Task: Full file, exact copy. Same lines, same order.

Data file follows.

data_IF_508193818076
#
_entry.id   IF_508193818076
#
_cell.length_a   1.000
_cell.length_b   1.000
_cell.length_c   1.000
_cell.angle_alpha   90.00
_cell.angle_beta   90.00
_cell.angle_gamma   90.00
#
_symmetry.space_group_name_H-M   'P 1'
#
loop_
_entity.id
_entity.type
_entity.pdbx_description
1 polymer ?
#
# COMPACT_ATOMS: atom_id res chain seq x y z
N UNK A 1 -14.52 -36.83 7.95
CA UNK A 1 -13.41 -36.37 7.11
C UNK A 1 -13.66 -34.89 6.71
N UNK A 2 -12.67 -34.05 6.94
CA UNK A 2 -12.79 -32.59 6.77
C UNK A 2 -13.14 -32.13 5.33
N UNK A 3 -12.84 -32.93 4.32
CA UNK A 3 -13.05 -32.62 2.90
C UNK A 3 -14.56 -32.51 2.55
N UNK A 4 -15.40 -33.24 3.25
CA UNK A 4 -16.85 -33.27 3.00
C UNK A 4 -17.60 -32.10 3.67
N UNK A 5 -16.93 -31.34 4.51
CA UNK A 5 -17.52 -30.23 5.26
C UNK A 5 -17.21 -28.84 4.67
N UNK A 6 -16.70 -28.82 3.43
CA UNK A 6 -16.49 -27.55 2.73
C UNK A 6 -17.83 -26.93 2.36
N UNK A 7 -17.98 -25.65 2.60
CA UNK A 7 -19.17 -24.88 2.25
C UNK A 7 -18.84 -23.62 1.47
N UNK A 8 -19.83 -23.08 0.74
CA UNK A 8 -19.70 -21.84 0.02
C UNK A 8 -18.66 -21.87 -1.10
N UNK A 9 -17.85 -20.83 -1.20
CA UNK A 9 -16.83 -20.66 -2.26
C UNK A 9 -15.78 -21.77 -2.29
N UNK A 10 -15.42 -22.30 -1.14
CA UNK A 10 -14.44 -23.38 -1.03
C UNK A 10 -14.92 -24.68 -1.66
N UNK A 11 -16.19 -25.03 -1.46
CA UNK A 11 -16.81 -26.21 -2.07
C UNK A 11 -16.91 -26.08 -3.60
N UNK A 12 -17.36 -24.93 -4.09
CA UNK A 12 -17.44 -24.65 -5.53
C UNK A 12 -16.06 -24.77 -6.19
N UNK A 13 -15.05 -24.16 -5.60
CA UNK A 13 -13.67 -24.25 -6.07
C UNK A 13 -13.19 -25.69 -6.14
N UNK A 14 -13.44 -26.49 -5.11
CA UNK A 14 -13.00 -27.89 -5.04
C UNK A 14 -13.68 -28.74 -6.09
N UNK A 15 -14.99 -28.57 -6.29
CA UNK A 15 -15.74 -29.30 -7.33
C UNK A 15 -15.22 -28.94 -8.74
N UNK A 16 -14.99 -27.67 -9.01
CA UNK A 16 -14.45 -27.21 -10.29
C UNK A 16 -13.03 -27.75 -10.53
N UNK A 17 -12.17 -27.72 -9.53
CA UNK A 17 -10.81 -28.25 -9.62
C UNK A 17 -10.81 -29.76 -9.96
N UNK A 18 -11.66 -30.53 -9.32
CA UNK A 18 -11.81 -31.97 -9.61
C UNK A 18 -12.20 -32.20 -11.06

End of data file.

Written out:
data_IF_508193818076
#
_entry.id   IF_508193818076
#
_cell.length_a   1.000
_cell.length_b   1.000
_cell.length_c   1.000
_cell.angle_alpha   90.00
_cell.angle_beta   90.00
_cell.angle_gamma   90.00
#
_symmetry.space_group_name_H-M   'P 1'
#
loop_
_entity.id
_entity.type
_entity.pdbx_description
1 polymer ?
#
# COMPACT_ATOMS: atom_id res chain seq x y z
N UNK A 1 -14.52 -36.83 7.95
CA UNK A 1 -13.41 -36.37 7.11
C UNK A 1 -13.66 -34.89 6.71
N UNK A 2 -12.67 -34.05 6.94
CA UNK A 2 -12.79 -32.59 6.77
C UNK A 2 -13.14 -32.13 5.33
N UNK A 3 -12.84 -32.93 4.32
CA UNK A 3 -13.05 -32.62 2.90
C UNK A 3 -14.56 -32.51 2.55
N UNK A 4 -15.40 -33.24 3.25
CA UNK A 4 -16.85 -33.27 3.00
C UNK A 4 -17.60 -32.10 3.67
N UNK A 5 -16.93 -31.34 4.51
CA UNK A 5 -17.52 -30.23 5.26
C UNK A 5 -17.21 -28.84 4.67
N UNK A 6 -16.70 -28.82 3.43
CA UNK A 6 -16.49 -27.55 2.73
C UNK A 6 -17.83 -26.93 2.36
N UNK A 7 -17.98 -25.65 2.60
CA UNK A 7 -19.17 -24.88 2.25
C UNK A 7 -18.84 -23.62 1.47
N UNK A 8 -19.83 -23.08 0.74
CA UNK A 8 -19.70 -21.84 0.02
C UNK A 8 -18.66 -21.87 -1.10
N UNK A 9 -17.85 -20.83 -1.20
CA UNK A 9 -16.83 -20.66 -2.26
C UNK A 9 -15.78 -21.77 -2.29
N UNK A 10 -15.42 -22.30 -1.14
CA UNK A 10 -14.44 -23.38 -1.03
C UNK A 10 -14.92 -24.68 -1.66
N UNK A 11 -16.19 -25.03 -1.46
CA UNK A 11 -16.81 -26.21 -2.07
C UNK A 11 -16.91 -26.08 -3.60
N UNK A 12 -17.36 -24.93 -4.09
CA UNK A 12 -17.44 -24.65 -5.53
C UNK A 12 -16.06 -24.77 -6.19
N UNK A 13 -15.05 -24.16 -5.60
CA UNK A 13 -13.67 -24.25 -6.07
C UNK A 13 -13.19 -25.69 -6.14
N UNK A 14 -13.44 -26.49 -5.11
CA UNK A 14 -13.00 -27.89 -5.04
C UNK A 14 -13.68 -28.74 -6.09
N UNK A 15 -14.99 -28.57 -6.29
CA UNK A 15 -15.74 -29.30 -7.33
C UNK A 15 -15.22 -28.94 -8.74
N UNK A 16 -14.99 -27.67 -9.01
CA UNK A 16 -14.45 -27.21 -10.29
C UNK A 16 -13.03 -27.75 -10.53
N UNK A 17 -12.17 -27.72 -9.53
CA UNK A 17 -10.81 -28.25 -9.62
C UNK A 17 -10.81 -29.76 -9.96
N UNK A 18 -11.66 -30.53 -9.32
CA UNK A 18 -11.81 -31.97 -9.61
C UNK A 18 -12.20 -32.20 -11.06